Thankfully (having just returned from an exhausting roadtrip to Amelia Island, Florida), I had a rather restful New Year’s Eve celebration, one which entailed watching CNN’s countdown with Anderson Cooper and Kathy Griffin. They have been doing this now for over five years and what keeps people watching is the witty, frequently off-color banter between Anderson and Kathy where more often than not, she will engage in shenanigans that border on the obscene and he will show great discomfort. In a way, they are bringing screwball comedies back and boy do I love that film genre!
The screwball comedy, which saw its heyday in the 1940s, is an enduring American film genre. Part of the reason I am so driven to it is because it distinguishes itself for being characterized by a female that dominates the relationship with the male central character. For me it exemplified a warped sense of female power. The screwball comedy often also had hilarious takes on class division and often involves mistaken identities or other circumstances in which a character or characters try to keep some important fact a secret. They also involve a central romantic story, usually in which the couple seem mismatched and even hostile to each other at first, but eventually overcome their differences in an amusing or entertaining way that leads to romance.
And it was a shared love of screwball comedy that formed a common bond between me and my mentor, the great Dennis de Leon – a tireless advocate for the disenfranchised who brought an enduring sense of social justice to the HIV/AIDS epidemic. We were both Hispanics-well actually I was Hispanic and he was Latino- that came from very marginalized communities-he from east LA and me from the South Bronx-who went on to reach a level of success that often eludes members of our childhood communities. We both lived abroad and we both even worked at the US Department of Justice at one point. It was almost like he was my long-lost father, brother or kooky uncle. I was completely new to the field when I went to work for him. I was highly educated with a PhD, but I had much to learn about the actual workings of an organization and in particular an organization that is tied to the community and advocates on its behalf. We would sit and discuss theory: he had been a social psychologist in training for a year before going to law school (another point in common and I had actually gotten into law school and then decided to become a social psychologist). We would discuss books. One of our favorites to talk about was Rodriguez’s “Hunger of Memory” which I related to on many levels. But we also spent hours talking about film. He knew and understood that feeling that film brings to the disenfranchised looking for a way out. It was our window onto the world, giving us a new and very different perspective.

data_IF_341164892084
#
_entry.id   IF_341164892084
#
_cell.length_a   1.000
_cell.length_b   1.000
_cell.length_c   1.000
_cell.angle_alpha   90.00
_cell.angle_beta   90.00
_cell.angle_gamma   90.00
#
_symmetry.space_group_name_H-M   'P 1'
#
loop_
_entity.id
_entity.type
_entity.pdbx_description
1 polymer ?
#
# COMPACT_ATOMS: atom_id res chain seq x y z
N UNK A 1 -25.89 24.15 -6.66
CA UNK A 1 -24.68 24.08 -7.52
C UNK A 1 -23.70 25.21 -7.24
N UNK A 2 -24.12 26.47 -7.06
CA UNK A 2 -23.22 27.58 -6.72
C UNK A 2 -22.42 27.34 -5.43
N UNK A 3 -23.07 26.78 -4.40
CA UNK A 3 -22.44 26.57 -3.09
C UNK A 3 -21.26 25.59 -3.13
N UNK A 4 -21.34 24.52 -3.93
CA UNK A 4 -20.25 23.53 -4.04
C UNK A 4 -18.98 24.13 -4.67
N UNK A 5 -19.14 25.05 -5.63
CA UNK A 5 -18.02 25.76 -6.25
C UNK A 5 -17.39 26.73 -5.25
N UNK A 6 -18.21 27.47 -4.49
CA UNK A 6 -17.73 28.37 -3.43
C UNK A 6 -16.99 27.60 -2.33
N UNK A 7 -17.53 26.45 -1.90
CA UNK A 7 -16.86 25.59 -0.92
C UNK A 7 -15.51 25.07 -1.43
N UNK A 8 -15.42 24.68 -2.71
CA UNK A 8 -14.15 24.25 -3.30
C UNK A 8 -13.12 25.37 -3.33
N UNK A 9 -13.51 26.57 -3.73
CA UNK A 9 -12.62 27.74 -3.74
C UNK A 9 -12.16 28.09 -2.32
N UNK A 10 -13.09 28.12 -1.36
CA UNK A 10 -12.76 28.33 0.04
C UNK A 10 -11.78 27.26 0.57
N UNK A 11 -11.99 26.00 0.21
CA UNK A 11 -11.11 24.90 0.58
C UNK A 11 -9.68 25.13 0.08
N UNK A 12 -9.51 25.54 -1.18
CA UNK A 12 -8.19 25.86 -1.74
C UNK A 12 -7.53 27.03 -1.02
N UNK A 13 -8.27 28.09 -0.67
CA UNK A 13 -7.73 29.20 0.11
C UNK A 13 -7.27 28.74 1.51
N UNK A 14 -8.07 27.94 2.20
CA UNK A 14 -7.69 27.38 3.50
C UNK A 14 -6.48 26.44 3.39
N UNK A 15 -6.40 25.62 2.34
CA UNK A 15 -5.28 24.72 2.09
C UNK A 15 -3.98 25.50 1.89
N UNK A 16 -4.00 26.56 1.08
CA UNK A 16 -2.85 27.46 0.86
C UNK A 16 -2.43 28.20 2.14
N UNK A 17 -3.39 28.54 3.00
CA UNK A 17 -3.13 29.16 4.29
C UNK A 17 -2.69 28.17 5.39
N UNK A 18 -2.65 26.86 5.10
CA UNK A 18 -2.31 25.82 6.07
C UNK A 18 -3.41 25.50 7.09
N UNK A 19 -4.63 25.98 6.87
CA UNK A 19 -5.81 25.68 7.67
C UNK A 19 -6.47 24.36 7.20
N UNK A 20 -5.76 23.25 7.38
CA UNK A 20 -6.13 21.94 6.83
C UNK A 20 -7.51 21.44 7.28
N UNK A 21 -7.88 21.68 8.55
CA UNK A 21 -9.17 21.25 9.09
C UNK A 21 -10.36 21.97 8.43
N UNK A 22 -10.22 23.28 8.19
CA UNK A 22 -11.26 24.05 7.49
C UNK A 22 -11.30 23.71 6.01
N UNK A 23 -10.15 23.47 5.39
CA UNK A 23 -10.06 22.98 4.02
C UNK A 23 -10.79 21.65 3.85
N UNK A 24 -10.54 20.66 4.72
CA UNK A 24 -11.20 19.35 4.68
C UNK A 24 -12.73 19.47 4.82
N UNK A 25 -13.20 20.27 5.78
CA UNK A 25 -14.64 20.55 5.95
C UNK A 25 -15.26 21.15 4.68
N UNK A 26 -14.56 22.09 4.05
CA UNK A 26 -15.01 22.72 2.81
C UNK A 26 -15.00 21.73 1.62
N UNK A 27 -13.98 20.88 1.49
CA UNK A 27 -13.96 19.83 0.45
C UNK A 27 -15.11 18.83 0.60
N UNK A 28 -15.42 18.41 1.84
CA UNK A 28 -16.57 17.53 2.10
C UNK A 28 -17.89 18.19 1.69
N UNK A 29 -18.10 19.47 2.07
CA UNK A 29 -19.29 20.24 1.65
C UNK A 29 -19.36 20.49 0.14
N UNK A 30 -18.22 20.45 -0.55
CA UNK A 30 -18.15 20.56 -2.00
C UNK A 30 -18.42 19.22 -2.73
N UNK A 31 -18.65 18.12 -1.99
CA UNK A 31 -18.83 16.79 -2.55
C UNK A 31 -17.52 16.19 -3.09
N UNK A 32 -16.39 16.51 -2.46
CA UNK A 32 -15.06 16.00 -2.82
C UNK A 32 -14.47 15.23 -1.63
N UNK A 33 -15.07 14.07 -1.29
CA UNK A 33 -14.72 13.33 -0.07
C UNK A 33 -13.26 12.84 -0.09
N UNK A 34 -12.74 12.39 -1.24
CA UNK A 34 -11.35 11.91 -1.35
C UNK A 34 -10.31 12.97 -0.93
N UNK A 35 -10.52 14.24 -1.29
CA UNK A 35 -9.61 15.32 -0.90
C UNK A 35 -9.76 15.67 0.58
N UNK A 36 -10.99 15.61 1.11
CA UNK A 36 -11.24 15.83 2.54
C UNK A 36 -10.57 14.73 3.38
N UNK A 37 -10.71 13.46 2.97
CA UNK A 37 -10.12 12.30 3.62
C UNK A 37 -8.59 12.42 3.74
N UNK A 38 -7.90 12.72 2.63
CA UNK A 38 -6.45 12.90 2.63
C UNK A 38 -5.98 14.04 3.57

In a way, screwball comedies are very Hispanic in nature in that there is a sense of physical humor and the class misunderstandings illuminate what many Hispanics often go through when they move up the ladder. Sometimes screwball comedies feature male characters cross-dressing which made Dennis and I laugh for hours because it made cross-dressing acceptable in the ‘40s. One such screwball comedy that was a favorite of both of ours is Bringing Up Baby, which offered a safe context in which to explore serious issues like class under a comedic (and non-threatening) framework while we watched a film with a silly premise: in which a couple (who were not at first a romantic couple) must take care of a pet leopard during much of the film. Specifically, the movie tells the story of a paleontologist winding up in various predicaments involving a woman with a unique sense of logic and a leopard named “Baby” whose favorite song in the movie was I Can’t Give You Anything but Love, Baby.
Gee, but it’s tough to be broke, kid.
It’s not a joke, kid–it’s a curse.
My luck is changing–it’s gotten
from simply rotten to something worse.
Who knows someday I will win too
I’ll begin to reach my prime.
Now that I see what our end is
All I can spend is just my time.
A great aspect of screwball comedies are the instances of double entendre and sexual references, such as Cary Grant saying that he “went gay” or Katherine Hepburn making a reference to Grant’s character urinating. The witty repartee, the double entendre and the pratfall were all endearing aspects of screwball comedies. Dennis and I joked about filming a 21st century version of screwball comedies embedded within the HIV/AIDS field and how it could bring a bit of levity to it.
Nowadays I reflect back on that film fondly and somehow think of my own baby son and how he likes the play the role of villain (proudly says that he was one of the bad guys in the game on the playground), and I also am reminded of what a great person, human being Dennis de Leon was. The third year anniversary of his death just passed, his passion and commitment is still with us. I hope he is still getting his Netflix subscription up there in the sky and is enjoying the screwball classics. As to Kathy and Anderson, I could totally see them doing an updated version of Bringing up Baby. Might I recommend that they do a riff on it next New Year’s Eve?